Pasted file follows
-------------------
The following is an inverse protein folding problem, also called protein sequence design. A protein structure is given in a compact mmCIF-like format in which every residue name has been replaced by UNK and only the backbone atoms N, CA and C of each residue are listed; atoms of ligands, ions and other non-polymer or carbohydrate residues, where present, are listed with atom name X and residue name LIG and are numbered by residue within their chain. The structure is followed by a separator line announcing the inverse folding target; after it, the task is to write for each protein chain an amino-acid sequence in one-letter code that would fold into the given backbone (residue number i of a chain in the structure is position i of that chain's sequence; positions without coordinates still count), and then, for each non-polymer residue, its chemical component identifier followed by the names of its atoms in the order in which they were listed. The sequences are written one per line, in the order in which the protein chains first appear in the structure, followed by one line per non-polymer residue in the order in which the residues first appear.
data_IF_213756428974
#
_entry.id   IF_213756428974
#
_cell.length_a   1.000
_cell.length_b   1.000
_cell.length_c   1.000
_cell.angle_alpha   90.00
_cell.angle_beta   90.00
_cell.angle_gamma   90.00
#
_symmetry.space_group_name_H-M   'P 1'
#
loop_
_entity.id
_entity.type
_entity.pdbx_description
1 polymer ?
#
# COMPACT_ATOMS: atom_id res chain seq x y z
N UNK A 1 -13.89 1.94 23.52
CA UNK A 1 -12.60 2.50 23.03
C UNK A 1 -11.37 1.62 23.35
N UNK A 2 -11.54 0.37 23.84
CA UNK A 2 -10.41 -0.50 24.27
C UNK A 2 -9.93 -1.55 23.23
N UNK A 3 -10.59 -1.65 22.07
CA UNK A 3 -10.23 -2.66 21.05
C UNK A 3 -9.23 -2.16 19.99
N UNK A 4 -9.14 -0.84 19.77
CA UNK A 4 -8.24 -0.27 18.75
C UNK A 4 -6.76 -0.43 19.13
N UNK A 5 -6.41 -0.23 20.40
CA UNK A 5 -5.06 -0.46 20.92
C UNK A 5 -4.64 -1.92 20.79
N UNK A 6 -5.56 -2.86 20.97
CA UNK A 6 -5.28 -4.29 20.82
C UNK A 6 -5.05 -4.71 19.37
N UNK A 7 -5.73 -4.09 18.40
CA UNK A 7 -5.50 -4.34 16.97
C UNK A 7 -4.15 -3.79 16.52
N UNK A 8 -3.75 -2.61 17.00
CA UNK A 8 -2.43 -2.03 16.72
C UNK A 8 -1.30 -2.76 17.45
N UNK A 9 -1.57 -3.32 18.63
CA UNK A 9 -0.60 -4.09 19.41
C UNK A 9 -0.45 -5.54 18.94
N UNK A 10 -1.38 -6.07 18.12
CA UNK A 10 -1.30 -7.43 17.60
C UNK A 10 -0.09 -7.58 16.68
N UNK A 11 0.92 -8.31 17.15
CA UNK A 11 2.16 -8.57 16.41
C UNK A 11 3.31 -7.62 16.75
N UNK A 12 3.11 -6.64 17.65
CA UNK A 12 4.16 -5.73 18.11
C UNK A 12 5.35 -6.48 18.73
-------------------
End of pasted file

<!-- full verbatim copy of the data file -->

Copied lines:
The following is an inverse protein folding problem, also called protein sequence design. A protein structure is given in a compact mmCIF-like format in which every residue name has been replaced by UNK and only the backbone atoms N, CA and C of each residue are listed; atoms of ligands, ions and other non-polymer or carbohydrate residues, where present, are listed with atom name X and residue name LIG and are numbered by residue within their chain. The structure is followed by a separator line announcing the inverse folding target; after it, the task is to write for each protein chain an amino-acid sequence in one-letter code that would fold into the given backbone (residue number i of a chain in the structure is position i of that chain's sequence; positions without coordinates still count), and then, for each non-polymer residue, its chemical component identifier followed by the names of its atoms in the order in which they were listed. The sequences are written one per line, in the order in which the protein chains first appear in the structure, followed by one line per non-polymer residue in the order in which the residues first appear.
data_IF_213756428974
#
_entry.id   IF_213756428974
#
_cell.length_a   1.000
_cell.length_b   1.000
_cell.length_c   1.000
_cell.angle_alpha   90.00
_cell.angle_beta   90.00
_cell.angle_gamma   90.00
#
_symmetry.space_group_name_H-M   'P 1'
#
loop_
_entity.id
_entity.type
_entity.pdbx_description
1 polymer ?
#
# COMPACT_ATOMS: atom_id res chain seq x y z
N UNK A 1 -13.89 1.94 23.52
CA UNK A 1 -12.60 2.50 23.03
C UNK A 1 -11.37 1.62 23.35
N UNK A 2 -11.54 0.37 23.84
CA UNK A 2 -10.41 -0.50 24.27
C UNK A 2 -9.93 -1.55 23.23
N UNK A 3 -10.59 -1.65 22.07
CA UNK A 3 -10.23 -2.66 21.05
C UNK A 3 -9.23 -2.16 19.99
N UNK A 4 -9.14 -0.84 19.77
CA UNK A 4 -8.24 -0.27 18.75
C UNK A 4 -6.76 -0.43 19.13
N UNK A 5 -6.41 -0.23 20.40
CA UNK A 5 -5.06 -0.46 20.92
C UNK A 5 -4.64 -1.92 20.79
N UNK A 6 -5.56 -2.86 20.97
CA UNK A 6 -5.28 -4.29 20.82
C UNK A 6 -5.05 -4.71 19.37
N UNK A 7 -5.73 -4.09 18.40
CA UNK A 7 -5.50 -4.34 16.97
C UNK A 7 -4.15 -3.79 16.52
N UNK A 8 -3.75 -2.61 17.00
CA UNK A 8 -2.43 -2.03 16.72
C UNK A 8 -1.30 -2.76 17.45
N UNK A 9 -1.57 -3.32 18.63
CA UNK A 9 -0.60 -4.09 19.41
C UNK A 9 -0.45 -5.54 18.94
N UNK A 10 -1.38 -6.07 18.12
CA UNK A 10 -1.30 -7.43 17.60
C UNK A 10 -0.09 -7.58 16.68
N UNK A 11 0.92 -8.31 17.15
CA UNK A 11 2.16 -8.57 16.41
C UNK A 11 3.31 -7.62 16.75
N UNK A 12 3.11 -6.64 17.65
CA UNK A 12 4.16 -5.73 18.11
C UNK A 12 5.35 -6.48 18.73